The principle behind weight loss is simple: you either have to burn more or eat fewer calories. A calorie is a unit of energy. When you hear something contains 100 calories, it’s a way of describing how much energy your body could get from eating or drinking it.
Calories aren’t bad for you. Your body needs calories for energy. If you eat more calories than you need, the body changes extra calories to fat. Too much fat can lead to being overweight and other health problems.
In general, a moderately active 19- to a 30-year-old woman needs 2,000 to 2,200 calories a day, whereas a man in the same category needs 2,600 to 2,800. A 31- to a 50-year-old woman at the same activity level needs 2,000 calories and a man needs 2,400 to 2,600 calories a day. A woman older than 50 needs 1,800 and a man older than 50 needs 2,200 to 2,400 calories.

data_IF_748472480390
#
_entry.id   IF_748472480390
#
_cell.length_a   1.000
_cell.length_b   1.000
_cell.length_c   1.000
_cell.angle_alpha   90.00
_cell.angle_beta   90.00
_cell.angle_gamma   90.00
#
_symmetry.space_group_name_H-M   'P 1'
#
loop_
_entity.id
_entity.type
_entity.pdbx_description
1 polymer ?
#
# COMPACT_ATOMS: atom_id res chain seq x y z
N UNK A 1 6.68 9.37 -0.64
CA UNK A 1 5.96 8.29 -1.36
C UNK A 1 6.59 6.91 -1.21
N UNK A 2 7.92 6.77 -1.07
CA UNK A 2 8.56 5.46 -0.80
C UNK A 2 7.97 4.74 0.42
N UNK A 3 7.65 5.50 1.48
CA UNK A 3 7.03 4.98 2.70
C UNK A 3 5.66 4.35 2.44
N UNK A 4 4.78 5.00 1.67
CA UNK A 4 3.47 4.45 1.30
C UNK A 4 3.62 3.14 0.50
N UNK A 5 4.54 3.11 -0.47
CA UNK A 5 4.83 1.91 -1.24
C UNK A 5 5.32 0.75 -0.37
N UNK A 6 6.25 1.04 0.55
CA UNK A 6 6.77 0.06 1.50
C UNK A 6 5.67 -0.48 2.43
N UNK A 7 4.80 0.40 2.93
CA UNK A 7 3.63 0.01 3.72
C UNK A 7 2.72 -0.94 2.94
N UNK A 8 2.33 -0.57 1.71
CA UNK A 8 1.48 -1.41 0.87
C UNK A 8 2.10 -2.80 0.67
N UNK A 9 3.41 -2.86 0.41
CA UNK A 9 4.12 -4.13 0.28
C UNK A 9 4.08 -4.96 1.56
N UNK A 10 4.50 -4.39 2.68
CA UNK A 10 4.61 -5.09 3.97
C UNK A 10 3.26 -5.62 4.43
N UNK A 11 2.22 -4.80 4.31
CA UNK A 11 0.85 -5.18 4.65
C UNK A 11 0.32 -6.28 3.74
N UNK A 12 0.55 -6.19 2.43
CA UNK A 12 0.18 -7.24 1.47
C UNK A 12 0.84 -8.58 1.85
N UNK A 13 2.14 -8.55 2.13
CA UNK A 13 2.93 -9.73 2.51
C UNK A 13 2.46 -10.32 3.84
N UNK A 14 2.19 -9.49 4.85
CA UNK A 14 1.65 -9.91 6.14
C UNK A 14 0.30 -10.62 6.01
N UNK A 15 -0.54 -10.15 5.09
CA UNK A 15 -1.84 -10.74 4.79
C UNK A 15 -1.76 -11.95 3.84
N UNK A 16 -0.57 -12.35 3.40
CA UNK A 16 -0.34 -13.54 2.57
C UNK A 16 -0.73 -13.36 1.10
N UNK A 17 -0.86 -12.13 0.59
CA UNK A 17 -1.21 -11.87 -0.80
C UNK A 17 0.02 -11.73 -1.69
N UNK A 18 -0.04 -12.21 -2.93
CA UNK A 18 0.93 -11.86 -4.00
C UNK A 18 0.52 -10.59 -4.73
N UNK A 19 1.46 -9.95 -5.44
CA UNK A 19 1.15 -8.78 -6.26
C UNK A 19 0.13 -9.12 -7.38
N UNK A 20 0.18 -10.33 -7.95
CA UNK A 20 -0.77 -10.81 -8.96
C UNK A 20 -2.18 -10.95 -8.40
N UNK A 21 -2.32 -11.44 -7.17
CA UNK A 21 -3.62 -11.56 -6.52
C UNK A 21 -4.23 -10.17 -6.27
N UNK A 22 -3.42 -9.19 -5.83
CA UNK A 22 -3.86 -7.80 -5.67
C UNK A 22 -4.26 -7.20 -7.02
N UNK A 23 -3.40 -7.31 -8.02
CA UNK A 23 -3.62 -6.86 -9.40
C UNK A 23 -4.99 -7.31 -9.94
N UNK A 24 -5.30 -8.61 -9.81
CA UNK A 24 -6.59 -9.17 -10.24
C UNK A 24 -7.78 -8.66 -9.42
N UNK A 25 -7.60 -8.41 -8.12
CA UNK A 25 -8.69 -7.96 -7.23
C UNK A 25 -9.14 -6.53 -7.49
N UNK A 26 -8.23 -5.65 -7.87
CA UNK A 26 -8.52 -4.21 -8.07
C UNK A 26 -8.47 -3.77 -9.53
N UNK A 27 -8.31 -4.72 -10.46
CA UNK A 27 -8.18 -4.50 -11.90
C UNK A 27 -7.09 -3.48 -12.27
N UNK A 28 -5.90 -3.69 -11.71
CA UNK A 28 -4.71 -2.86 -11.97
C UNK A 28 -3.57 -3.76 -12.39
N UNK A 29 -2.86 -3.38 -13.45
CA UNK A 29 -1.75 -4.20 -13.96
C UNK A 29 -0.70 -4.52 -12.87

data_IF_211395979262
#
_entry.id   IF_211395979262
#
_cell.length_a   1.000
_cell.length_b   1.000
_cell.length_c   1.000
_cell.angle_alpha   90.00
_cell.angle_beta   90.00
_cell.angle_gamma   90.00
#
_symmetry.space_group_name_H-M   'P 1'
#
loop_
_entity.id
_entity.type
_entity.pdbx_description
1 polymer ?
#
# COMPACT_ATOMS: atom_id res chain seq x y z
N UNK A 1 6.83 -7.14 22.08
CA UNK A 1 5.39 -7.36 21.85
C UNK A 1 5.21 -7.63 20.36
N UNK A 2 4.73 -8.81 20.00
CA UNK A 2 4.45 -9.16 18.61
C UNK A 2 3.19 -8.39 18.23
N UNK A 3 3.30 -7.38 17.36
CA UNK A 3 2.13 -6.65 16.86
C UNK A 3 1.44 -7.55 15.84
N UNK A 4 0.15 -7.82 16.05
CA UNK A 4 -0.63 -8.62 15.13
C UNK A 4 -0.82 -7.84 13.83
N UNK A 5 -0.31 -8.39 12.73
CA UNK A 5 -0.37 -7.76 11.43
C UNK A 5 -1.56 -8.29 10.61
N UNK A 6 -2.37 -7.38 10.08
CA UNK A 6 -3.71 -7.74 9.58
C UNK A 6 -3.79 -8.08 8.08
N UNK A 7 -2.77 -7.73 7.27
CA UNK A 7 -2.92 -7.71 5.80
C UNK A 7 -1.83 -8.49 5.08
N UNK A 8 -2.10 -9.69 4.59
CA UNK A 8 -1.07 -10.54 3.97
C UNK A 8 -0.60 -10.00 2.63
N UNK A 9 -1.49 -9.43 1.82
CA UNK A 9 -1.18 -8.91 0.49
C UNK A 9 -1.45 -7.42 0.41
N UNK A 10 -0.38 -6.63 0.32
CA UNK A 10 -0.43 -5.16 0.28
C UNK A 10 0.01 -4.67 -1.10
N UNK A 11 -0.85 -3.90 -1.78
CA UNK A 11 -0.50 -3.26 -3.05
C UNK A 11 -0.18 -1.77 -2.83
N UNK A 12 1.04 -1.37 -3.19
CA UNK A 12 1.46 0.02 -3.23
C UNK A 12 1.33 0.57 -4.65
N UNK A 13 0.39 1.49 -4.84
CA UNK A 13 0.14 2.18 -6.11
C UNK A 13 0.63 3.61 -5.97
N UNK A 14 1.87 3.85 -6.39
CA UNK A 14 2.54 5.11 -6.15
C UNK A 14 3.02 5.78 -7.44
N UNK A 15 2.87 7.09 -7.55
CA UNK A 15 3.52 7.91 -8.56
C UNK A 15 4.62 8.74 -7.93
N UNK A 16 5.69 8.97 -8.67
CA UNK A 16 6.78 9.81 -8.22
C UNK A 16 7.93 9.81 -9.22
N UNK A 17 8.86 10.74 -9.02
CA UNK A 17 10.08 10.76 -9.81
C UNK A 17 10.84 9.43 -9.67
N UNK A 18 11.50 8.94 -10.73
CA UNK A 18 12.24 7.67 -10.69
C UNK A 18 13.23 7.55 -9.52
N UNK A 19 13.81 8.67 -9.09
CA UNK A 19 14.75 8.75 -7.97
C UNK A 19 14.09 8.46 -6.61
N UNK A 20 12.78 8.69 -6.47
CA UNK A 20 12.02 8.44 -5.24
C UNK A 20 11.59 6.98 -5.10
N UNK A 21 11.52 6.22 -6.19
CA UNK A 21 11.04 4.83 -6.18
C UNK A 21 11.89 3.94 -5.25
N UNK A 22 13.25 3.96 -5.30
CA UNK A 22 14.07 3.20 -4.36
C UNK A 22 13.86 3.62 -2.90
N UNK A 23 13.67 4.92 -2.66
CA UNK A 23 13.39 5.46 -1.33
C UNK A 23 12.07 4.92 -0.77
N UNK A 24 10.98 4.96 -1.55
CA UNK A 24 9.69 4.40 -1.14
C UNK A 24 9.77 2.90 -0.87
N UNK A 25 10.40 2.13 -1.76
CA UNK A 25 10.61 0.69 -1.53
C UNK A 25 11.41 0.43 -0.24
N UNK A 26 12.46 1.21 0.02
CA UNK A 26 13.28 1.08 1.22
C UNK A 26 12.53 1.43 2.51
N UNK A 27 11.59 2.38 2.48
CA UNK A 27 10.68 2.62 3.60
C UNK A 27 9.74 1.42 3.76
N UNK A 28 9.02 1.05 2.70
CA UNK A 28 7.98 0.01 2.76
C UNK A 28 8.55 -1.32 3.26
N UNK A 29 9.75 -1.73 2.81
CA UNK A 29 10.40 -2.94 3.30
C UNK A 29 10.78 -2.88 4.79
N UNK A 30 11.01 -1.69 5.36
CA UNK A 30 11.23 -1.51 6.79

Examples of vegetables with fewer calories:
Apples, Beetroot, Broccoli, Cauliflower, Cucumber, Garlic, Green beans, Kale, Lemons, Lettuce, Onions, Raspberries, Strawberries, Watermelon.
Examples of everyday foods with higher calories:
Meats, Fish, Avocados, Daily foods(milk), Sweet potatoes, Whole Grains (Brown Rice), Eggs, Bananas, Nuts, Mangoes, Olive oil, Peanut Butter, Sausages